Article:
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Why not both? Rainforest diversity stems from two seemingly irreconcilable processes

  • Scientists have long been puzzled by the immense diversity of tropical rainforests, but a new study finds that both light and height are key to plant diversity.
  • Diversity in the tropics isn’t just about light-loving species versus shade-tolerant ones, but also about how tall plants are when they hit maturity.
  • Research supports both niche theory and unified neutral theory, but with some twists.

It’s crowded in the tropics. Take the plant world: 1,000 tree species can coexist in a small equatorial area of only a quarter kilometer squared, according to one forest ecologist, S. Joseph Wright. That’s about as many tree species as in all the temperate forests of the northern hemisphere combined.

Though the habitat is known for being sunny, shade is an integral part of the rainforest, as seen from this Amazonian rainforest canopy. Photo courtesy Rhett Butler.

But the story of how rainforest plant biodiversity came to be – and rainforest biodiversity in general – suffers from critical gaps.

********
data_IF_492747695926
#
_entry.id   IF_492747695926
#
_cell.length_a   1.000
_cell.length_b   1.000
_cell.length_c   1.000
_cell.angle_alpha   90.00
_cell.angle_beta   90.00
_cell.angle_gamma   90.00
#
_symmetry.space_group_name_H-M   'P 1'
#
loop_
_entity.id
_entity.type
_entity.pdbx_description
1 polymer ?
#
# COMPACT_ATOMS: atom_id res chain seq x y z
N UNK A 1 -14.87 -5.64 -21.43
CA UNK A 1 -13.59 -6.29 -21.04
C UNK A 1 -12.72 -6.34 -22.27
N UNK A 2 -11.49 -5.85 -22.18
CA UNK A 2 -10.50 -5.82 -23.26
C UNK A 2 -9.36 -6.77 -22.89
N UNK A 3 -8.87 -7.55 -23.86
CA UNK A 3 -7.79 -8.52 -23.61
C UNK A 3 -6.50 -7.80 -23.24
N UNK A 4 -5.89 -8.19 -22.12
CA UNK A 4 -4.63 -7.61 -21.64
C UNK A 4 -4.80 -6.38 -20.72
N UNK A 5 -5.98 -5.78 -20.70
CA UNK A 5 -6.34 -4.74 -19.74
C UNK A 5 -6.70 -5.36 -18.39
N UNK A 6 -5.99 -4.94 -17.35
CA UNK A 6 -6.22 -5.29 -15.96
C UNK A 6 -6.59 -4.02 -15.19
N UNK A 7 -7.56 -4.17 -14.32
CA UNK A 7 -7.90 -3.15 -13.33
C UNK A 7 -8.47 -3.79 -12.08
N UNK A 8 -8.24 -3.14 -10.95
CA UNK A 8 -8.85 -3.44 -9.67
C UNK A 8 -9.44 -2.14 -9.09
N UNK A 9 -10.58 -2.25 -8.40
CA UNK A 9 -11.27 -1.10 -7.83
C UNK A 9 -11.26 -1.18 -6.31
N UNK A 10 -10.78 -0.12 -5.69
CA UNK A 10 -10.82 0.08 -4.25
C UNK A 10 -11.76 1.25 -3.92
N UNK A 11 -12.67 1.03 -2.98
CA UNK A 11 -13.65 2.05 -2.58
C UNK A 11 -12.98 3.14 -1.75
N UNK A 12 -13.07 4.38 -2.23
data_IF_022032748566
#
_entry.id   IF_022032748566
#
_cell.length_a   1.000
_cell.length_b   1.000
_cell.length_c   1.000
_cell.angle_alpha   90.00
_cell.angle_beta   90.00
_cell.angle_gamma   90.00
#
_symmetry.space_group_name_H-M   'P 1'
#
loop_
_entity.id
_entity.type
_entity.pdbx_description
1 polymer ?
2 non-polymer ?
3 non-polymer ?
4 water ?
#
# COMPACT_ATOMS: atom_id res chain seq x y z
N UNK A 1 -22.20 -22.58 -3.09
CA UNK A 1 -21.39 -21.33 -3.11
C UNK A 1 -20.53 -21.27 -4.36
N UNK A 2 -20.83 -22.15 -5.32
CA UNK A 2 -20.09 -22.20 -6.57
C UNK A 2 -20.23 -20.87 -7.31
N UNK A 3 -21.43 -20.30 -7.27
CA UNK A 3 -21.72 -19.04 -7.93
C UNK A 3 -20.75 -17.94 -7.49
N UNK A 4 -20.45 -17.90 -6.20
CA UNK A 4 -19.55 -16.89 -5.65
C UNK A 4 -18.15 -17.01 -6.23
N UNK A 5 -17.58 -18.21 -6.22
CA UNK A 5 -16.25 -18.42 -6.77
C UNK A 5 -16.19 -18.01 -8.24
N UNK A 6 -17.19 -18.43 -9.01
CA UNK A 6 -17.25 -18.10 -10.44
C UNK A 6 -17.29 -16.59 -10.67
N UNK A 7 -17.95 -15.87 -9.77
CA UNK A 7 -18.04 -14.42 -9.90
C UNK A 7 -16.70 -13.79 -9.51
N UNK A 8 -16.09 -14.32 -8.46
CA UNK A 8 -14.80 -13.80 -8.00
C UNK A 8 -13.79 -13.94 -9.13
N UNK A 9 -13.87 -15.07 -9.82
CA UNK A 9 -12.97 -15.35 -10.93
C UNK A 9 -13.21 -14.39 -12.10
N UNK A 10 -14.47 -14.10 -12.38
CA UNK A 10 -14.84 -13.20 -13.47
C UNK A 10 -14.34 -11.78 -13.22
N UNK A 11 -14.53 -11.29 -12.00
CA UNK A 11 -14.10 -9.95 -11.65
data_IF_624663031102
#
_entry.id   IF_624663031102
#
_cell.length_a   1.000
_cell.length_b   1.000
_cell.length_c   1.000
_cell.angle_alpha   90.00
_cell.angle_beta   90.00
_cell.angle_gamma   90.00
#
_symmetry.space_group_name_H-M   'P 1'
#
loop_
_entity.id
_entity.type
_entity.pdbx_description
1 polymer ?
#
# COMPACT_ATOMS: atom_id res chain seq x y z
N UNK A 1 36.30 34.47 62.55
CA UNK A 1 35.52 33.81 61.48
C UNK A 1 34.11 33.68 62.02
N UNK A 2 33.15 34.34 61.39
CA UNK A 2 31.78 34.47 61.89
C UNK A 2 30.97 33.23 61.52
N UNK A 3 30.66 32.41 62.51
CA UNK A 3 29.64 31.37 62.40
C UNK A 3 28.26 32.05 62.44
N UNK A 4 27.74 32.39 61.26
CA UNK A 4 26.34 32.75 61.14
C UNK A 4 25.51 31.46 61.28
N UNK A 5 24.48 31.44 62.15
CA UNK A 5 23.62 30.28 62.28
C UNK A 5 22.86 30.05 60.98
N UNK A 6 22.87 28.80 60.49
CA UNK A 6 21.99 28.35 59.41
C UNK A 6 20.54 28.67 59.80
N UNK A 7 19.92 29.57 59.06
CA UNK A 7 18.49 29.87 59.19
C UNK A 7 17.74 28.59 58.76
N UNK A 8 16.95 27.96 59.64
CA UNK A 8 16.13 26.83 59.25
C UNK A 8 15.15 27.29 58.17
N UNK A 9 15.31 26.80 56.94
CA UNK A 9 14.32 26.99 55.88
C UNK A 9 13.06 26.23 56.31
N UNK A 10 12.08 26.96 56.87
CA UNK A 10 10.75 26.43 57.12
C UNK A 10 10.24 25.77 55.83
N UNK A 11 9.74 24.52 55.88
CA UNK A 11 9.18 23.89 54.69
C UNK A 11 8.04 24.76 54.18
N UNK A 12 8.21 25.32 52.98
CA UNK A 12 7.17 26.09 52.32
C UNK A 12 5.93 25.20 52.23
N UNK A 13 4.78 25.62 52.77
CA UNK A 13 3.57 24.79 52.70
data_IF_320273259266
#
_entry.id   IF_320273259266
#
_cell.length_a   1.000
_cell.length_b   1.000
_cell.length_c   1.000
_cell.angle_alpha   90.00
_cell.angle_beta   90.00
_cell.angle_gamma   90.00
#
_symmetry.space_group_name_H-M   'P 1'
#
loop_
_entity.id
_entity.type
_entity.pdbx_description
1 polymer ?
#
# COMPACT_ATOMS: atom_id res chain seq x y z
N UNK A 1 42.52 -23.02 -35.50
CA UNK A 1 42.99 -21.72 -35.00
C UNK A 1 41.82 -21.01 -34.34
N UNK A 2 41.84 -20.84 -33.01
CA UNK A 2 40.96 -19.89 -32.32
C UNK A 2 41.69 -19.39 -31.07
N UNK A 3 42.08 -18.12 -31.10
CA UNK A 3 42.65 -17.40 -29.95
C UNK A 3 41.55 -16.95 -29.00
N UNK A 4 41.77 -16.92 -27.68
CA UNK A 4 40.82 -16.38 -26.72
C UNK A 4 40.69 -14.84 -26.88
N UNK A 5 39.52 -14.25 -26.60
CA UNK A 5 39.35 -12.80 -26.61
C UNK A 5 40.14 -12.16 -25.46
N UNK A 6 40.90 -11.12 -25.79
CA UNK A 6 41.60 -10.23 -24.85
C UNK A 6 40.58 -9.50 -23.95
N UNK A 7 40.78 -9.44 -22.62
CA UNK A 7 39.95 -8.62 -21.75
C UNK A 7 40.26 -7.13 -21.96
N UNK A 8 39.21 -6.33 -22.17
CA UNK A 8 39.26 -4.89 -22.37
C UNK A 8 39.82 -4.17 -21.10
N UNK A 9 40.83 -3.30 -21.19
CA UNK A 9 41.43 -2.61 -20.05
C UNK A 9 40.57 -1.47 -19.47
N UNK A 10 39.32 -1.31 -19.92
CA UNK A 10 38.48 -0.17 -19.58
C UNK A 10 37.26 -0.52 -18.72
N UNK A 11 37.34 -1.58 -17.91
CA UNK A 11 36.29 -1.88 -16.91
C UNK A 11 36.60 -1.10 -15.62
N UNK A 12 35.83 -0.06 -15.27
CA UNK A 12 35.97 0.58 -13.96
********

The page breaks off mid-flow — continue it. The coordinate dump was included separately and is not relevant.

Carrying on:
Almost all saplings must spend at least part of their lives in low-light conditions since the extensive rainforest canopy creates shady environments underneath. Forest ecologists know that tropical plants handle the limited light using a resourceful strategy: rather than devoting their energy to growing quickly to reach the light before the others, a great majority of plant species direct a very specific degree of energy into shade-tolerance. This dynamic, found in tropical forests across the world, makes plant diversity even harder to explain. Not only can hundreds of species pack amazingly into small physical spaces, but most also seem to inexplicably crowd into this one main niche space.

Scientists have debated what’s potentially going on for decades. Last December, Daniel Falster from Macquarie University, Australia led a PNAS study that pinned down some answers, showing how plant diversity stems from niche competition – except when it doesn’t.

“Competitive coexistence occurs when a group of species can all coexist without any of the species driving any of the others extinct, i.e. when each species has its own niche,” the study author, Falster told Mongabay. “In our model plants compete for light. The fact that species can coexist means that no species is able to monopolize this resource for itself.”